Scientists developed ultra-thin flexible solar cells
6/22/2016, Milan Šurkala
Scientists in South Korea have developed a new type of solar cells. These cells are extremely thin, much thinner than a human hair. Because of that, the cells are also flexible and they are suitable for popular wearables.
Solar cells are not usually very thin but the scientists in North Korea have made a progress and have made them much thinner. Their new photovoltaic system is only about 1 micrometer thick and because of that, it is also flexible. You can bend it around a pencil and the researchers said that the minimum bending diameter is 1.4 millimeters only. Due to these properties, such solar cells can be easily used in popular wearables or other smart electronics like smart glasses and fitness trackers.
ultra-thin solar cells (Juho Kim, et al/ APL)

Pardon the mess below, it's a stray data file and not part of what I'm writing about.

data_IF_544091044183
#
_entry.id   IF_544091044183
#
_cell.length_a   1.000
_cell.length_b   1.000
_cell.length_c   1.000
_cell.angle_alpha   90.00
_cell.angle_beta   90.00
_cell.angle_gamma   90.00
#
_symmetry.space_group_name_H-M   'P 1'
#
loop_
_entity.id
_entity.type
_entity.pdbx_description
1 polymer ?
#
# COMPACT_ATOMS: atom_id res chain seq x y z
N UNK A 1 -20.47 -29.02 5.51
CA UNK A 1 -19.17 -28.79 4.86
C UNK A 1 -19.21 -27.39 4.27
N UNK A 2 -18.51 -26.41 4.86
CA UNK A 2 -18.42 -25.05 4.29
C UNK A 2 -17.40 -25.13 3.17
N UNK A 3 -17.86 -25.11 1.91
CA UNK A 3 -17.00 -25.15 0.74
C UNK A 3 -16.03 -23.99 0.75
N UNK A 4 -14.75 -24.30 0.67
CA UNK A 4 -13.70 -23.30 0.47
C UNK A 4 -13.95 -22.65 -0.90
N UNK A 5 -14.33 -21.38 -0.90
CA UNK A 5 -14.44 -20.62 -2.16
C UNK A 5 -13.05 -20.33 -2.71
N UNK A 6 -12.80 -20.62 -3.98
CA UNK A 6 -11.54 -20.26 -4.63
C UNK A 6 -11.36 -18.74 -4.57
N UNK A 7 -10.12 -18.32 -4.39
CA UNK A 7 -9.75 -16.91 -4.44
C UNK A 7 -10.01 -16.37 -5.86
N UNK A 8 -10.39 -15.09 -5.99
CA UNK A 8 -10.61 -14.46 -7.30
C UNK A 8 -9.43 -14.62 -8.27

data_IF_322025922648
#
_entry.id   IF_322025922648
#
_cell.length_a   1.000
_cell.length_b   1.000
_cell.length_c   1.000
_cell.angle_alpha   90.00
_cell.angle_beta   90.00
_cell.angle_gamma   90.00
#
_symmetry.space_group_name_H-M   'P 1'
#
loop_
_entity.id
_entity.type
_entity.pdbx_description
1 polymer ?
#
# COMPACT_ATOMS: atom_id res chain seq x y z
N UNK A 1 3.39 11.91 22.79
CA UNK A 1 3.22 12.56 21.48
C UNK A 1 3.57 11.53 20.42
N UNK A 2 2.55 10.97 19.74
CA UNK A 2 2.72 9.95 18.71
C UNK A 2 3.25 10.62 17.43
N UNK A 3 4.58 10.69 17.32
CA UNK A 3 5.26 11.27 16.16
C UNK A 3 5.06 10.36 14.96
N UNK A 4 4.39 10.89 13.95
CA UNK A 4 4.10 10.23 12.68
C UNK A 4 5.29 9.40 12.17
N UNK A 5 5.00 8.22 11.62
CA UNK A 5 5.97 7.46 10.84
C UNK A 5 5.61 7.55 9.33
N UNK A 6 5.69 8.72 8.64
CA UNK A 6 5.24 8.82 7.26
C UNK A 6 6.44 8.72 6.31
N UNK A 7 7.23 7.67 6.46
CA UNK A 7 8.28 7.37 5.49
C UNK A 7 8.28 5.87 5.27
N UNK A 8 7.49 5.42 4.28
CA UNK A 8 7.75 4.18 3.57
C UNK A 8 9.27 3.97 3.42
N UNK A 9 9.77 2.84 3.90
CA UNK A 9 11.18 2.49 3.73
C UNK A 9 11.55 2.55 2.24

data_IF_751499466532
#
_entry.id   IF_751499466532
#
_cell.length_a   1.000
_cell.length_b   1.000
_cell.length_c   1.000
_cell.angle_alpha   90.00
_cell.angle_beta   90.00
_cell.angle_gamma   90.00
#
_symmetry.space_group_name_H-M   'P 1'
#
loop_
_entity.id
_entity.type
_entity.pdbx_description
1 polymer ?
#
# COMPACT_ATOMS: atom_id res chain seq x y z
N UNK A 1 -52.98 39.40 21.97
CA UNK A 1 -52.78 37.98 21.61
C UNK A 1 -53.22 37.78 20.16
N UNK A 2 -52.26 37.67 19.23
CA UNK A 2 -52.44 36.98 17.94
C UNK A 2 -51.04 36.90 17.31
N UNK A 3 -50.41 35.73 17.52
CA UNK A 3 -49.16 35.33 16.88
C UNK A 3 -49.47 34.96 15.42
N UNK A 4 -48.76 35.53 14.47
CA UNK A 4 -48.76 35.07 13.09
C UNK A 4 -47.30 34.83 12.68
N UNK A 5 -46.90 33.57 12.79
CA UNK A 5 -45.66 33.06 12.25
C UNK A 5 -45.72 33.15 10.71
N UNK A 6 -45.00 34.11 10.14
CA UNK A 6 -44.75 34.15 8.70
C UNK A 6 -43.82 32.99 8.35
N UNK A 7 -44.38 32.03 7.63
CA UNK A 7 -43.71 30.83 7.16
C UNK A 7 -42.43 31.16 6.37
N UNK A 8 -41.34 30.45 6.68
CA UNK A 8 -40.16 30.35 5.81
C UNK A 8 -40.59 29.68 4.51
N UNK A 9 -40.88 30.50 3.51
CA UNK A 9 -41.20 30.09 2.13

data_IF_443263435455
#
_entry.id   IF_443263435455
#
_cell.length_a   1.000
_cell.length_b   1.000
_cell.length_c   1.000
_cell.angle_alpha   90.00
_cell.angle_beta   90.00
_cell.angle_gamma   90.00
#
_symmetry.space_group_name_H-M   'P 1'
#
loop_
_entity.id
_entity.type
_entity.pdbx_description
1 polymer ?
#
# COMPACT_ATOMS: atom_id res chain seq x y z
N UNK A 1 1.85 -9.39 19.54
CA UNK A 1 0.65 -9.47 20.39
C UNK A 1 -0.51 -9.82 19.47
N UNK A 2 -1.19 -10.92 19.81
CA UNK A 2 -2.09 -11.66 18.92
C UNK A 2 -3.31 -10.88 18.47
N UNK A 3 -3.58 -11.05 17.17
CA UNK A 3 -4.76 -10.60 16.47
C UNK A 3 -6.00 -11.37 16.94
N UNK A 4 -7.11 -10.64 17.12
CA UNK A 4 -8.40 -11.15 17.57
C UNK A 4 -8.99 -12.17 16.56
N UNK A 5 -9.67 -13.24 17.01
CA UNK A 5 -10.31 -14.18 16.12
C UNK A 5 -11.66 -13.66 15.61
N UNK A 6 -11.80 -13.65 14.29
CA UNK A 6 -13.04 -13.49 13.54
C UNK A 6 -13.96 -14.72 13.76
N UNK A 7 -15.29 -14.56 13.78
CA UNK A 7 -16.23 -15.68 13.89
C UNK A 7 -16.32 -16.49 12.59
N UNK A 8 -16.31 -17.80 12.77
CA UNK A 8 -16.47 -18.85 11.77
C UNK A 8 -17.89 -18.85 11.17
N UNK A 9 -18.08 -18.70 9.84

The scientists have stated that ordinary photovoltaic systems are hundreds of times thicker and even the best ones are 2-4 times thicker than their new solar cells. They have used semiconductor gallium arsenide. The adhesive that would make it thicker was not used. The cold welding and pressure at 170 °C were utilized, a top layer of photoresist material melted and was used as a temporary adhesive that was later peeled away. The efficiency is comparable to other very thin (but still, thicker) solar cells that have been developed in the past. These thinner cells with the similar or even better efficiency are not only more flexible but also less fragile when bent. We can expect that the smart electronics of the near future will be charged on-the-go by the sun.